How to Photograph Coins for Appraisal or Sale | PriceThatCoin.com

Here are simple, quick instructions explaining how to take great coin pictures. Once mastered, use your coin photography skill for effective PriceThatCoin.com appraisal services, or to sell your coins for top dollar.

Before we begin, if you’re new to the world of collectible coins:
1) don’t ever clean coins, and
2) hold coins by their edges only.

Time:

Set aside 15 to 30 minutes to take great pictures of your coins.

Equipment:

Use any digital camera. Phone cameras work fine.
Use two bright lights separate from your camera, like table lamps.

Coin Photography Set Up - Side View - Photo
Coin Photography Set Up – Side View – Photo. Note the use of an older phone camera, a card table with a neutral background color, and table lamps. A tripod may help, but is not required. (Scroll down to see actual photographs from this set up.)

Technique:

  1. Hold the camera close to the coin.
    Hold the camera directly over the coin, or close to it. Make the coin as large as you can without using the camera’s zoom.
  2. Get the whole coin, left-to-right, top-to-bottom, in focus.
  3. Hold your camera steady.
    Put your hands on a steady surface while holding the camera. Keep the complete coin large and in-focus. A tripod may help, but is not necessary.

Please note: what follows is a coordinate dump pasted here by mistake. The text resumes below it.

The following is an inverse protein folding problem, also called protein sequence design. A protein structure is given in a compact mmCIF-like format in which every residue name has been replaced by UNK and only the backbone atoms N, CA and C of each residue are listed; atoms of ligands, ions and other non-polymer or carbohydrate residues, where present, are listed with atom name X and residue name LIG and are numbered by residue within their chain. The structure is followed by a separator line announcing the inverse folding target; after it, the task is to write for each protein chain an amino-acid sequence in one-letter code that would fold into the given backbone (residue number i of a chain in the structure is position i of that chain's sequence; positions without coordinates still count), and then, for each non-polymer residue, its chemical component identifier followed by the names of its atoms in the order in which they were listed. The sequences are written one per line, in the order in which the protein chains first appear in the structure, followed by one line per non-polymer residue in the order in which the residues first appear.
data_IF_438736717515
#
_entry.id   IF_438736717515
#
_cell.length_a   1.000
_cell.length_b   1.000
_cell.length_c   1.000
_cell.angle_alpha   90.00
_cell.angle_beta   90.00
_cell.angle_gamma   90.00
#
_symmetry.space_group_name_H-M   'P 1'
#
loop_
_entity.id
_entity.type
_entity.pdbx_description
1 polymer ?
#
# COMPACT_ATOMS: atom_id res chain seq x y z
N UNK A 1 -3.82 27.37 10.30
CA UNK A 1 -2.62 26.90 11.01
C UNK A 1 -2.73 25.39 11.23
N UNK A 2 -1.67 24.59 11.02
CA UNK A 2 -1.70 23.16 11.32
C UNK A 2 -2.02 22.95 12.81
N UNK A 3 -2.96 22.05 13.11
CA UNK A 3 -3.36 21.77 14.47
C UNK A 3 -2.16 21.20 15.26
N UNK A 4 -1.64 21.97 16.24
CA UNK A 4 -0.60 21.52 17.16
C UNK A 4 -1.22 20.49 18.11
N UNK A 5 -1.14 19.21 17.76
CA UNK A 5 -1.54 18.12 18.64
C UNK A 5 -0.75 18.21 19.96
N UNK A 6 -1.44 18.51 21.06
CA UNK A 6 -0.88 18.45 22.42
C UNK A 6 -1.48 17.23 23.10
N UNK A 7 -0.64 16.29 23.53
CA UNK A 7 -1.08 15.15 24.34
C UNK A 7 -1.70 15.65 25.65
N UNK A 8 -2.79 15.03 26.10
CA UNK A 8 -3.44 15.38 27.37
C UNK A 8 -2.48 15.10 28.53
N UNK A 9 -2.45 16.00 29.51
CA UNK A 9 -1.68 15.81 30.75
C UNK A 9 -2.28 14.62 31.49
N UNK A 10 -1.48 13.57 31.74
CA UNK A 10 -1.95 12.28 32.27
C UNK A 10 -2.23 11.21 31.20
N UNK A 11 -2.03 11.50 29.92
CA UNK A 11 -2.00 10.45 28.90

Practice, Fine-tune:

Once you the coin is large (without zooming), and completely in focus, adjust your lighting.

To make your lighting better, adjust the lighting around the coin to:

A) minimize glare and,
B) make the coin bright enough to see all details.

Adjust brightness by moving your lights closer or further from the coin.

Be careful not to block the light with the camera or anything holding the camera. Do not move the coin or lighting once the coin is lit well.

Take Your Coin Pictures:

Take 10 or more pictures of each side of the coin. Take pictures from slightly different angles. Move the camera around a little, and keep the coin large and in-focus.

Select Your Best Coin Photographs:

Choose the best two or three photos of each side of the coin. You should not need to edit your photographs. You may wish to crop your photos (that is, clip out excess background).

To select the best pictures, zoom in on each and ensure that the entire coin is in-focus and all details are visible. If the entire coin is not in-focus or there are details missing, take more pictures of your coin(s).

Common coin photography problems and solutions >

Have Fun With It!

You might be surprised at what you find in your coin photographs! You might be surprised how rewarding and fun it can be to take great coin photographs. You have many options once you have great, honest, coin photographs.

Want more detail about great coin photography? We’re here for that.